Anyway, so I’m not studying that much for Italian class, but according to Raffy, the teacher, I’m doing well. Hooray! And my time is up, so next time, next time, I promise you a prettier update. Peace out.

Weekend Getaway

First of all, I just wanted to share with you all how off I am. It’s not just that I can’t remember what day it is. I don’t even have a clue what time of year it is. Earlier this week, I thought it was January or February already, and not because of the weather. I’m just way off. It was on Tuesday, and Carla was asking me what people in the U.S. were voting for, and I was all, “Voting? We only do that in November,” like she was the crazy one. And then we were eating pizza in this restaurant, and the news was on the TV, and they were showing Americans at polling places, and it dawned on me that it is November now. I still have no idea what y’all were voting on, though. But that has more to do with my general political apathy than anything else.

So clearly it’s time for me to get away for a few days, and lucky me, that’s exactly what I have planned for this weekend! Today is Tracy’s birthday (Happy Birthday, Tracy!), and a few of us are headed to Rome to celebrate! It’s supposed to rain today and Sunday (when we’re on our way back), but tomorrow looks like it’ll be perfect. Mostly sunny with a high of 63?? Yeah, that’s right, Rome. You know what I like.

And this time, friends, I WILL see the Sistine Chapel. Even if I have to break in. Well maybe that’s a tad extreme. It’s only a couple of hours away, after all. I could go again on another day, but you know, as long as I’m there anyway, I really should see it. Note to self: It closes at 12:20 tomorrow. We should go there first as I’m sure there’ll be a line.

AND I was reading in my Italy guidebook (Grazie, Dan!) about some typical foods from the area, and although we have them here, I am very much looking forward to eating the fried rice and cheese balls and the gnocchi. MmmMMMMmmm!!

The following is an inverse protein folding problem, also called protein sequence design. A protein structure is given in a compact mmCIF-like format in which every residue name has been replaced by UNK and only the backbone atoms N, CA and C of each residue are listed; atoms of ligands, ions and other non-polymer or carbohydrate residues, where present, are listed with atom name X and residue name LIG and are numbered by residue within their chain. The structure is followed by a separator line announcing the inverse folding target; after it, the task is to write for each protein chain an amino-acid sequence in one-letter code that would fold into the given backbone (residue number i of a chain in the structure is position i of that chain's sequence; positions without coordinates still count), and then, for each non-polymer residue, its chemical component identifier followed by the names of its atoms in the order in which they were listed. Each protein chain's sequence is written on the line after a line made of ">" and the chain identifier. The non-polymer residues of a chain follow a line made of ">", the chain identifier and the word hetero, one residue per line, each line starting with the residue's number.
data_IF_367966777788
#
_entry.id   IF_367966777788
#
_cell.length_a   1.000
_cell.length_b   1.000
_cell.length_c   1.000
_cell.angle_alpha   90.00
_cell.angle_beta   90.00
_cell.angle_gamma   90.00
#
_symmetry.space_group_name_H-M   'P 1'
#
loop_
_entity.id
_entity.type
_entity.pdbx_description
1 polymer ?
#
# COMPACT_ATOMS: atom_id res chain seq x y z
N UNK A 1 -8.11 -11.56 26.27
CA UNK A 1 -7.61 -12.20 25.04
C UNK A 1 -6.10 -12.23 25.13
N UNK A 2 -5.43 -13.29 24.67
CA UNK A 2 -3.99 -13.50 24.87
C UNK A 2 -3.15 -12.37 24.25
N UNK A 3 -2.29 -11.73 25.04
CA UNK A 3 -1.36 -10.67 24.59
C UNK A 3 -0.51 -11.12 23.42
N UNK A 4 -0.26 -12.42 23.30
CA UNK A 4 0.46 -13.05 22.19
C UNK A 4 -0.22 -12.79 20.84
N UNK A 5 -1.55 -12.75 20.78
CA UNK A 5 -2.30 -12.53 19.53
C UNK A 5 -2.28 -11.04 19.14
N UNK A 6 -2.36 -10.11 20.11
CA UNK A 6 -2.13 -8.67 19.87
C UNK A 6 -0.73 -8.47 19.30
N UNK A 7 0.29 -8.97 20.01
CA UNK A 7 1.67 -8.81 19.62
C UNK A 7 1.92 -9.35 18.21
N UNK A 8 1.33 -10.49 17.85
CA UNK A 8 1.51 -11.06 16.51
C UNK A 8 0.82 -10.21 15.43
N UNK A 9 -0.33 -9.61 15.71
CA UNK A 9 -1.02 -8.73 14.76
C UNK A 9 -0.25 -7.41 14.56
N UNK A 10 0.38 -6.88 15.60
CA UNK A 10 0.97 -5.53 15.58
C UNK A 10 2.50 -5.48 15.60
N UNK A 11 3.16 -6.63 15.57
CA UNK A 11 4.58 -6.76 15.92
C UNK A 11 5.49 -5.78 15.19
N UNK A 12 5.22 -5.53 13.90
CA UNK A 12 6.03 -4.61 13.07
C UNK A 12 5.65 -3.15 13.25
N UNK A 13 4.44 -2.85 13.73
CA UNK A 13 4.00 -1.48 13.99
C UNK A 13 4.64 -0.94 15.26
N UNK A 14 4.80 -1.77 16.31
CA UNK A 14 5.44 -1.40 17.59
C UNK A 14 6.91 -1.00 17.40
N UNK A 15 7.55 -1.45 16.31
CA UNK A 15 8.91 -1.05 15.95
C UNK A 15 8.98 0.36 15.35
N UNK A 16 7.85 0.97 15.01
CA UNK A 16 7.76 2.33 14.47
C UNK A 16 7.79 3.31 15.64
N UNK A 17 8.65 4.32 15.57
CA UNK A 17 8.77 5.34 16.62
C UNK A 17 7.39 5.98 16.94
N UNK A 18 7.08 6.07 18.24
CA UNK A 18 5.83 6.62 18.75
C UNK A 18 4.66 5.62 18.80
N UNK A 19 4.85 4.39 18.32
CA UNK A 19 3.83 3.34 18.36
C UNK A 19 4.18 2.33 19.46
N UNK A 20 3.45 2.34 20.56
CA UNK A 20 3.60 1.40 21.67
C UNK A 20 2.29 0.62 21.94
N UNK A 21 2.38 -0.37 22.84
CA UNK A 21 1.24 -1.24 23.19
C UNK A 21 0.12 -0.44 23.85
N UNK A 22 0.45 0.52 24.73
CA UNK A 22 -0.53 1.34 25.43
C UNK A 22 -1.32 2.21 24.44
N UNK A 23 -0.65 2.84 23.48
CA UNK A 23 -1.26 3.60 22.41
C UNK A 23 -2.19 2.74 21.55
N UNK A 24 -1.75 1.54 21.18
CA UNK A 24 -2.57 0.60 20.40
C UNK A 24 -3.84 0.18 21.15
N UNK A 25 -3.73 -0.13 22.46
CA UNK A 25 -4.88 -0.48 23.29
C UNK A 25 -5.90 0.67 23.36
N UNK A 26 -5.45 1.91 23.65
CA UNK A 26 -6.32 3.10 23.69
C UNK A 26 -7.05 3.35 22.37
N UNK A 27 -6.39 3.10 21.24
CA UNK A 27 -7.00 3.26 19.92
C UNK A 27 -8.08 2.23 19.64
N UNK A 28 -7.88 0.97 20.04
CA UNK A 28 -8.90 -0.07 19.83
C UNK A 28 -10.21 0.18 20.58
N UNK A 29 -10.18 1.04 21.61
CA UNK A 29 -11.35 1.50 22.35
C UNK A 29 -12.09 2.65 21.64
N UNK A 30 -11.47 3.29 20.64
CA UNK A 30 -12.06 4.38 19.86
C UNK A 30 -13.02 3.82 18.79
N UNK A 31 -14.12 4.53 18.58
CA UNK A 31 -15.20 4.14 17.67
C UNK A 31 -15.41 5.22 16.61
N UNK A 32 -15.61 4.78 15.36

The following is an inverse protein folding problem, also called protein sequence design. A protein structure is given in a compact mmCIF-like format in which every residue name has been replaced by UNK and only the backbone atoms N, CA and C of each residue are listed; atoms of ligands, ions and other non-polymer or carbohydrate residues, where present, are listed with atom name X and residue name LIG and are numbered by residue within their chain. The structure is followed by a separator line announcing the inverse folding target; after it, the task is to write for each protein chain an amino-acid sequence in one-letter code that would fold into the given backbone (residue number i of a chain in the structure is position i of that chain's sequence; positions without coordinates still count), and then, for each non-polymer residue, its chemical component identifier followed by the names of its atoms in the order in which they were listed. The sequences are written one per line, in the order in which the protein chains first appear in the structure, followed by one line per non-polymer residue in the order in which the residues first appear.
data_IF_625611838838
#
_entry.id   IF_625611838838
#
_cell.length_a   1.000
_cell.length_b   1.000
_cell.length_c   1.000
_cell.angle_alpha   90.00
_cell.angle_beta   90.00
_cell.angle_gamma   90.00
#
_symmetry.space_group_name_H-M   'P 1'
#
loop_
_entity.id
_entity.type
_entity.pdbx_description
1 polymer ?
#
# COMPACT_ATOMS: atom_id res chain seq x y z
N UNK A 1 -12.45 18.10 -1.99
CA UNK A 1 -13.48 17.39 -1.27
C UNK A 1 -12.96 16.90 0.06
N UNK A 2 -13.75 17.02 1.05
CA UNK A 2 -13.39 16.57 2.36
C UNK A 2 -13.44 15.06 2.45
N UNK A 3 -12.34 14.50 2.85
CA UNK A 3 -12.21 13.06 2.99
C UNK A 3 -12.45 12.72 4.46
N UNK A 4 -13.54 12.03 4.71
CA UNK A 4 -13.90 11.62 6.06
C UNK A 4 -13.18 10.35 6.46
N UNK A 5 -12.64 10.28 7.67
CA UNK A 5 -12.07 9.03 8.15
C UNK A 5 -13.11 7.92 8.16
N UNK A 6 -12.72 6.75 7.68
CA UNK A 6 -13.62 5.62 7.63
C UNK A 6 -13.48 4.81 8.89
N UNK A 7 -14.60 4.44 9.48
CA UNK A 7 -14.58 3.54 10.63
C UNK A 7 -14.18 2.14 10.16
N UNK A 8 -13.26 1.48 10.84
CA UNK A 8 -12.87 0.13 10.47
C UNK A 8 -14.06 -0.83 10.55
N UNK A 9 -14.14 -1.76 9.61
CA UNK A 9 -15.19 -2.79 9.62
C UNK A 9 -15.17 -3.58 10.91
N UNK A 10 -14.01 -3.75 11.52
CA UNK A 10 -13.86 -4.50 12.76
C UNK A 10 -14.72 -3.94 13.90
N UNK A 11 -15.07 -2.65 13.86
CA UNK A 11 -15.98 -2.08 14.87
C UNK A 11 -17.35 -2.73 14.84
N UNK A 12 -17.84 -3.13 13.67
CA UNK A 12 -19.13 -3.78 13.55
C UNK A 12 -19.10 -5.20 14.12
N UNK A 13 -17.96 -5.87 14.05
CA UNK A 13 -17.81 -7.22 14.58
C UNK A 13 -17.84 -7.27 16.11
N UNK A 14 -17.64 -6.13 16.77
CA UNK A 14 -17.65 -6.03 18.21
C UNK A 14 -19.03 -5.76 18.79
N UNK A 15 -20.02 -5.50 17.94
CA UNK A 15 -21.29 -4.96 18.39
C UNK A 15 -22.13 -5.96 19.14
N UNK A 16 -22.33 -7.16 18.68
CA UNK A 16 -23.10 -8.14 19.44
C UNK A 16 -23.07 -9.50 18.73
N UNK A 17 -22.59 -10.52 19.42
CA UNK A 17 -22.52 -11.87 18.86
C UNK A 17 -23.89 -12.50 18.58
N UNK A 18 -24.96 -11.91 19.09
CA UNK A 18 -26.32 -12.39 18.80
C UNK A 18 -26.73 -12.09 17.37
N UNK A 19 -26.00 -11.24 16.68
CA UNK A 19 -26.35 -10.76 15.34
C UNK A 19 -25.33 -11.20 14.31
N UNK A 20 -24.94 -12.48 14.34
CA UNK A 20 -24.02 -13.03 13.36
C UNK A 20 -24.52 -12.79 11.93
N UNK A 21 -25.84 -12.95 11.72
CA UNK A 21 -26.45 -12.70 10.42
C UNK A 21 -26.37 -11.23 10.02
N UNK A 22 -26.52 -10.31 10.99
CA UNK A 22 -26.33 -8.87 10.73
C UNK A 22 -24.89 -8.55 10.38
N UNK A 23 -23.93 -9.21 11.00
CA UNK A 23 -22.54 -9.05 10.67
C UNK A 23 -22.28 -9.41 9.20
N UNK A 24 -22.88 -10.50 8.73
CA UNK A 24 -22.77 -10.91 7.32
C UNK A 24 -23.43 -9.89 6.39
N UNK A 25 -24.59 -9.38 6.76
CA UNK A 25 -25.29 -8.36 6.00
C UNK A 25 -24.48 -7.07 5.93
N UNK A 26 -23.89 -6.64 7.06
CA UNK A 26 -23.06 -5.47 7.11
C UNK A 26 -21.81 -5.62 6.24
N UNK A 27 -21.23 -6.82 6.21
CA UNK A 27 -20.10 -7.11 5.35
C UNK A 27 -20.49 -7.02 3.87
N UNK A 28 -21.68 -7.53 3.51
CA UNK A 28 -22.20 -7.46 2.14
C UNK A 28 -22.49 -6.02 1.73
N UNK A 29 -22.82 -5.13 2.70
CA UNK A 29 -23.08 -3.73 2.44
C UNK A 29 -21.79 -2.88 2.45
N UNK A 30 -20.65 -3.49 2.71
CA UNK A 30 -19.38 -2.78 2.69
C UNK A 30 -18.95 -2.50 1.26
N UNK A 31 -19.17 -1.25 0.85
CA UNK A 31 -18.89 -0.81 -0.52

Ok, off I go!! Yippee hooray!!

Where do I begin?

I don’t even know what to tell you about. I’ve been away from the internet all week because (a) we still don’t have it, and (b) I’ve felt a little icky in my tummy for the past few days. No, I don’t think it had anything to do with the entire pizza and dessert and a half I ate on Sunday (except I totally think that’s what it was). Anyhoe, I’m much better now.

I went to an Italian hospital on Monday with the wife of one of the pastors of my church here. There’s this Australian girl who was touring around Italy by herself and got hit by a motorcycle. She shattered her shoulder, and they had to put in five pins and some bone from her hip to fix it. She didn’t know anyone here, but she got in touch with an aunt in the UK who found a missionary online who is hoping to come to Italy to work with our church. The aunt emailed the missionary, who emailed the pastor, who called his wife, who recruited me to go with her downtown to the hospital to visit.

So we went. The hospital was…better than a Honduran hospital, maybe slightly better than a Hungarian one, but definitely not up to US standards. On the plus side, it didn’t have that hospital smell. On the downside, though, it smelled like cigarettes. The girl was really cool, though. She was really cheerful and optimistic and totally somebody I’d be friends with. Before she came to Napoli, she worked on an organic vegetable farm for a month on the island of Elba (where Napoleon was exiled).

I think you all know what’s coming next.

Who wants to volunteer to work on an organic vegetable farm with me?!?! You get room and board in exchange for your labor. Again, it won’t be done on this trip. I will have to come back. This trip is pretty much booked. If the weather is nice tomorrow, I’m going to go to Pompeii. Then I may go out of town next weekend, but I don’t know where. If I don’t take a weekend trip, I’ll probably try to go to Capri for the day. Or Sorrento. And whichever one I don’t do next week, I’ll do the week after that. Then I’ll be in FUNDON! And then I’ll only have like two more weeks until I start working my way home.